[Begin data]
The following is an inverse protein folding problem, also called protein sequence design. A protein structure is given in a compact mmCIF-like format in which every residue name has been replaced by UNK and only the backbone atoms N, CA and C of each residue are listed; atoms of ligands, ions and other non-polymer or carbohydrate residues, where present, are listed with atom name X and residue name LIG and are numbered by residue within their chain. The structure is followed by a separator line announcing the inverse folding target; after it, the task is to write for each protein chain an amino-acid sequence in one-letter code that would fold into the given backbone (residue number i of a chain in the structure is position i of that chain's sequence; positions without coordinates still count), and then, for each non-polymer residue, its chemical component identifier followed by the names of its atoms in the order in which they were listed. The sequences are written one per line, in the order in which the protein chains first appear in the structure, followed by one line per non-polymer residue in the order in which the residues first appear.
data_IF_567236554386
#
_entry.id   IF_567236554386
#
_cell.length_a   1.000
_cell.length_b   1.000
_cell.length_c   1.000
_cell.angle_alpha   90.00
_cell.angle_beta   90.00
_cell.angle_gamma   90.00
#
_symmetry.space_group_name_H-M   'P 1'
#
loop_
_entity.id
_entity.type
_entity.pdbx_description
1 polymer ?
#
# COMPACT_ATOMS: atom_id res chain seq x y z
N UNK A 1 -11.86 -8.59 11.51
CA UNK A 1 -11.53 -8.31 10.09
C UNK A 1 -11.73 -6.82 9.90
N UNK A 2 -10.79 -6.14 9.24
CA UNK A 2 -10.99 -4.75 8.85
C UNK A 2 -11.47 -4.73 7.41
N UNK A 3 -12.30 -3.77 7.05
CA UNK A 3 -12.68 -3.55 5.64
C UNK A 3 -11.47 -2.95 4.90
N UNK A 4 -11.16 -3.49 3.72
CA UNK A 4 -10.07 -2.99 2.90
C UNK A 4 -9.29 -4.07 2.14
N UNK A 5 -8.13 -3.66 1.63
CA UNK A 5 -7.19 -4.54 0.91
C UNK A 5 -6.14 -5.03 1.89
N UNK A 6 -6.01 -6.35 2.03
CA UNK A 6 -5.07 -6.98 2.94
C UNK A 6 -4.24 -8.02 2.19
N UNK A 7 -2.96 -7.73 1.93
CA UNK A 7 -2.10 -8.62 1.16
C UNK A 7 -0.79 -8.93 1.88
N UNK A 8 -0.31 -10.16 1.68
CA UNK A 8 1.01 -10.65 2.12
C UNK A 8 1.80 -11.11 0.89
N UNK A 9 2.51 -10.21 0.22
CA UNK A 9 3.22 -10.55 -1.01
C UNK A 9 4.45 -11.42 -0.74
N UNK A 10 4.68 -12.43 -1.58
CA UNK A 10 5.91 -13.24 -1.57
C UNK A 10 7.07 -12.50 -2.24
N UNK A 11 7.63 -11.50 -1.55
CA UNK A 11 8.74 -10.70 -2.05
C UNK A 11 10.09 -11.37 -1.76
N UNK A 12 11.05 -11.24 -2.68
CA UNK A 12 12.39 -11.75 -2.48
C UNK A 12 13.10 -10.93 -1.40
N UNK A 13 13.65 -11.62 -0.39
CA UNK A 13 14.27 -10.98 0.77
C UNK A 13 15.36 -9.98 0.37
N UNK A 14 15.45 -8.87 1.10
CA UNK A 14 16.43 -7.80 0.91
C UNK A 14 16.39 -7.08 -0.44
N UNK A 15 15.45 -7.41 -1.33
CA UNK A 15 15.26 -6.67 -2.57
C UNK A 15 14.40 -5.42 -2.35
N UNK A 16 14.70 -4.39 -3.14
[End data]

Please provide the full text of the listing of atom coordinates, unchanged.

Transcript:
The following is an inverse protein folding problem, also called protein sequence design. A protein structure is given in a compact mmCIF-like format in which every residue name has been replaced by UNK and only the backbone atoms N, CA and C of each residue are listed; atoms of ligands, ions and other non-polymer or carbohydrate residues, where present, are listed with atom name X and residue name LIG and are numbered by residue within their chain. The structure is followed by a separator line announcing the inverse folding target; after it, the task is to write for each protein chain an amino-acid sequence in one-letter code that would fold into the given backbone (residue number i of a chain in the structure is position i of that chain's sequence; positions without coordinates still count), and then, for each non-polymer residue, its chemical component identifier followed by the names of its atoms in the order in which they were listed. The sequences are written one per line, in the order in which the protein chains first appear in the structure, followed by one line per non-polymer residue in the order in which the residues first appear.
data_IF_567236554386
#
_entry.id   IF_567236554386
#
_cell.length_a   1.000
_cell.length_b   1.000
_cell.length_c   1.000
_cell.angle_alpha   90.00
_cell.angle_beta   90.00
_cell.angle_gamma   90.00
#
_symmetry.space_group_name_H-M   'P 1'
#
loop_
_entity.id
_entity.type
_entity.pdbx_description
1 polymer ?
#
# COMPACT_ATOMS: atom_id res chain seq x y z
N UNK A 1 -11.86 -8.59 11.51
CA UNK A 1 -11.53 -8.31 10.09
C UNK A 1 -11.73 -6.82 9.90
N UNK A 2 -10.79 -6.14 9.24
CA UNK A 2 -10.99 -4.75 8.85
C UNK A 2 -11.47 -4.73 7.41
N UNK A 3 -12.30 -3.77 7.05
CA UNK A 3 -12.68 -3.55 5.64
C UNK A 3 -11.47 -2.95 4.90
N UNK A 4 -11.16 -3.49 3.72
CA UNK A 4 -10.07 -2.99 2.90
C UNK A 4 -9.29 -4.07 2.14
N UNK A 5 -8.13 -3.66 1.63
CA UNK A 5 -7.19 -4.54 0.91
C UNK A 5 -6.14 -5.03 1.89
N UNK A 6 -6.01 -6.35 2.03
CA UNK A 6 -5.07 -6.98 2.94
C UNK A 6 -4.24 -8.02 2.19
N UNK A 7 -2.96 -7.73 1.93
CA UNK A 7 -2.10 -8.62 1.16
C UNK A 7 -0.79 -8.93 1.88
N UNK A 8 -0.31 -10.16 1.68
CA UNK A 8 1.01 -10.65 2.12
C UNK A 8 1.80 -11.11 0.89
N UNK A 9 2.51 -10.21 0.22
CA UNK A 9 3.22 -10.55 -1.01
C UNK A 9 4.45 -11.42 -0.74
N UNK A 10 4.68 -12.43 -1.58
CA UNK A 10 5.91 -13.24 -1.57
C UNK A 10 7.07 -12.50 -2.24
N UNK A 11 7.63 -11.50 -1.55
CA UNK A 11 8.74 -10.70 -2.05
C UNK A 11 10.09 -11.37 -1.76
N UNK A 12 11.05 -11.24 -2.68
CA UNK A 12 12.39 -11.75 -2.48
C UNK A 12 13.10 -10.93 -1.40
N UNK A 13 13.65 -11.62 -0.39
CA UNK A 13 14.27 -10.98 0.77
C UNK A 13 15.36 -9.98 0.37
N UNK A 14 15.45 -8.87 1.10
CA UNK A 14 16.43 -7.80 0.91
C UNK A 14 16.39 -7.08 -0.44
N UNK A 15 15.45 -7.41 -1.33
CA UNK A 15 15.26 -6.67 -2.57
C UNK A 15 14.40 -5.42 -2.35
N UNK A 16 14.70 -4.39 -3.14